State Sen. John Morse spoke to callers Monday night for an hour answering questions about everything from seniors and veterans issues to gun control and police funding.
The call-in telephone conference was billed as a town hall meeting of sorts where Morse and State Sen. Mike Johnston, D-Denver, fielded questions from callers.
Morse is facing a recall election on Sept. 10 in which voters in Senate District 11 will decide whether he should be removed from office. More than 10,000 signatures from voters in his district, which includes Manitou Springs and part of Colorado Springs, were collected to force the election, in part because of Morse's support of gun legislation that mandates background checks on sales and bans magazines that hold more than 15 bullets.
"What a recall is a way to nullify a prior election," Morse said, answering whether he would resign his post in the face of the recall. "I'm not going to abrogate my responsibility to the people. I think this is really just about outside interest groups who are just trying to bully legislators."
Morse was president of the Senate during the 2013 legislative session, leading Democrats as they pursued an aggressive agenda that included gun bills, in-state college tuition for high school graduates who came to the country illegally and civil unions.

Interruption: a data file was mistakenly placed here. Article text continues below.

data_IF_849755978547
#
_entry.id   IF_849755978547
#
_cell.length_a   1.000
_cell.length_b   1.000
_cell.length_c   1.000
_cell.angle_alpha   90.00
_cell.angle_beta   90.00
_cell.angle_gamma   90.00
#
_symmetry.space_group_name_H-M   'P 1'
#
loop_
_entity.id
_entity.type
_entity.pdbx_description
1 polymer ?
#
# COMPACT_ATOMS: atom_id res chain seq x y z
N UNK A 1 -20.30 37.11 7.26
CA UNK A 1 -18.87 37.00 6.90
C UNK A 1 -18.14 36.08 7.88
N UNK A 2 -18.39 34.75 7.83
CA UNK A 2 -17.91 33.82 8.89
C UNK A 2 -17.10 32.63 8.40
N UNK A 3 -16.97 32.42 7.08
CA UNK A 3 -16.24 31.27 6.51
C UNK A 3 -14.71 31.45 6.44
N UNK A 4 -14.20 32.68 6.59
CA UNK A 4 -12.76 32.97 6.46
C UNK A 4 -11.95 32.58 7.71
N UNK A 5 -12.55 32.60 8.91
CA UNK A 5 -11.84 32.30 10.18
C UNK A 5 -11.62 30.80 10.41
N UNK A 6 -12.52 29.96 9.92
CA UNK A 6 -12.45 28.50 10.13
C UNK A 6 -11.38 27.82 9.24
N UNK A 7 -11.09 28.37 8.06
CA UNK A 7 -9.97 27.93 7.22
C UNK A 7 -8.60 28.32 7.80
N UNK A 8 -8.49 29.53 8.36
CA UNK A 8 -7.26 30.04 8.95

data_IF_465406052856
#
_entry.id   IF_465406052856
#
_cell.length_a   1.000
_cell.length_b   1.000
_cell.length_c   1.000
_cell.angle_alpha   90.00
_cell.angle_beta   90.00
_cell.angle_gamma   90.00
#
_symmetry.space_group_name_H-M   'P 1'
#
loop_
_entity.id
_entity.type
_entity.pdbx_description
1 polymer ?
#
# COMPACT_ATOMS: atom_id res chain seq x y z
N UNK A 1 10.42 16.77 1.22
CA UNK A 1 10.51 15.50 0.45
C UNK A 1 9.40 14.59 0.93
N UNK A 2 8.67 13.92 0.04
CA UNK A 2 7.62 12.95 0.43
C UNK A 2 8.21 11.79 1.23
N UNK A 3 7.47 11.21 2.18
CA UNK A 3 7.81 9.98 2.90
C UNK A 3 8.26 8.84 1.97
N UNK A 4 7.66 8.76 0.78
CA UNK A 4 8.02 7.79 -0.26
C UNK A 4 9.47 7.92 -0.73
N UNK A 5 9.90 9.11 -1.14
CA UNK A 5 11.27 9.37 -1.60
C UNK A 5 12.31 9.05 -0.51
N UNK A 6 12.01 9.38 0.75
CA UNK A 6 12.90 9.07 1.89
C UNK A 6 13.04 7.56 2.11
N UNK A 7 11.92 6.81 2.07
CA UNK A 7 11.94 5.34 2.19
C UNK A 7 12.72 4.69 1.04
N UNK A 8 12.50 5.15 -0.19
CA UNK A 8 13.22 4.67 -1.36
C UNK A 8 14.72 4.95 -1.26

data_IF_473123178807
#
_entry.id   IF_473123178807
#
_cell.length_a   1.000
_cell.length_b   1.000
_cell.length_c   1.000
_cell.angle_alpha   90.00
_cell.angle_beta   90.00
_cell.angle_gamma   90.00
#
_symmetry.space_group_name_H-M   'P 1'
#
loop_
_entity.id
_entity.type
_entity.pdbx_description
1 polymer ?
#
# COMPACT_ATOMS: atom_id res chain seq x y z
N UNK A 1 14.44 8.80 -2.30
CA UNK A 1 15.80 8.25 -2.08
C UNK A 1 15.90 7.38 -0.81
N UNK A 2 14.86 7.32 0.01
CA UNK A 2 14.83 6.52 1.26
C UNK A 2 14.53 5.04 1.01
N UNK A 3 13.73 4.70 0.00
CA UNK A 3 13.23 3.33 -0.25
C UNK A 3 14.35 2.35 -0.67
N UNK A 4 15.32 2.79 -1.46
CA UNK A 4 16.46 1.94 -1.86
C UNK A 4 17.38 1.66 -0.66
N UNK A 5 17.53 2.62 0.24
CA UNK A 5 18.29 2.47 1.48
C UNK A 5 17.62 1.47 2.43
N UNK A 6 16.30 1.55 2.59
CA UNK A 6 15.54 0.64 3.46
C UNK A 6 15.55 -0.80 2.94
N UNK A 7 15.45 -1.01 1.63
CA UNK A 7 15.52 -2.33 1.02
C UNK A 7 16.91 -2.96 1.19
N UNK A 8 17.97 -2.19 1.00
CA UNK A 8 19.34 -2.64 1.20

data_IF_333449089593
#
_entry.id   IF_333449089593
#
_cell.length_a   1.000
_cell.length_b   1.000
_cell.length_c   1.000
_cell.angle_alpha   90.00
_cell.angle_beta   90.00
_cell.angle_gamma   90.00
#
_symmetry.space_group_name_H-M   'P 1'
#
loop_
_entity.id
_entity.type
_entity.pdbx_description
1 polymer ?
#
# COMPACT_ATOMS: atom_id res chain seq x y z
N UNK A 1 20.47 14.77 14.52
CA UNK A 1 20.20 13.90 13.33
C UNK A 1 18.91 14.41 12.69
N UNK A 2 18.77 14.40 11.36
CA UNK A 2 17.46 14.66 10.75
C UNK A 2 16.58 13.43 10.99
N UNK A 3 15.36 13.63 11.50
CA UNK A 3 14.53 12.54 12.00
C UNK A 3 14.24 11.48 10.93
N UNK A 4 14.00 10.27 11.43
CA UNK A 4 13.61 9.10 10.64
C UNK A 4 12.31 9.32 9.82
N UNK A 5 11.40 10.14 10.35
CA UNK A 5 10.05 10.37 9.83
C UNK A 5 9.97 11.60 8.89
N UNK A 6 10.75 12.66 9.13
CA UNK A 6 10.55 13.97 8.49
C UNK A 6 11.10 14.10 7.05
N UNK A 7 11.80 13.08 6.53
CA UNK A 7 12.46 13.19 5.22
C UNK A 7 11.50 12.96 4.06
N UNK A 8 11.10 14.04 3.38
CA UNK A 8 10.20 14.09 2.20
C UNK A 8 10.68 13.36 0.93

But Morse said the bill he was most proud of was Senate Bill 1, which extends the federal earned income tax credit to state income taxes, giving middle- and lower-income families more of a break on their state income taxes.
That bill, which Morse co-sponsored, doesn't take effect however, unless Congress passes the Marketplace Fairness Act, which would bring considerable revenue to the state from online sales.
During Monday night's phone-in, callers could listen to the conversation but questions were screened by staff members before they were put on the live line to talk with Morse.
The questions about gun laws included whether background checks were enforceable and whether the government would retain records that could be used to track gun owners.
Morse said law enforcement will rely mostly on voluntary compliance with the background check law, but said when a crime is committed, law enforcement will use records to track the gun to the seller for a possible violation of the law. It's a misdemeanor to sell a gun without a background check, but not a felony, Morse said. He also said background check records would still be held by licensed firearm dealers rather than by the government.
Jennifer Kerns, spokeswoman for the group attempting to oust Morse, said she wasn't able to listen to the town hall, but said she thinks it's telling that he didn't hold one in person.
"He really hasn't been seen publicly, other than a couple of fundraisers, since June, and I think that speaks volumes about his lack of popularity in the district," Kerns said.
Contact Megan Schrader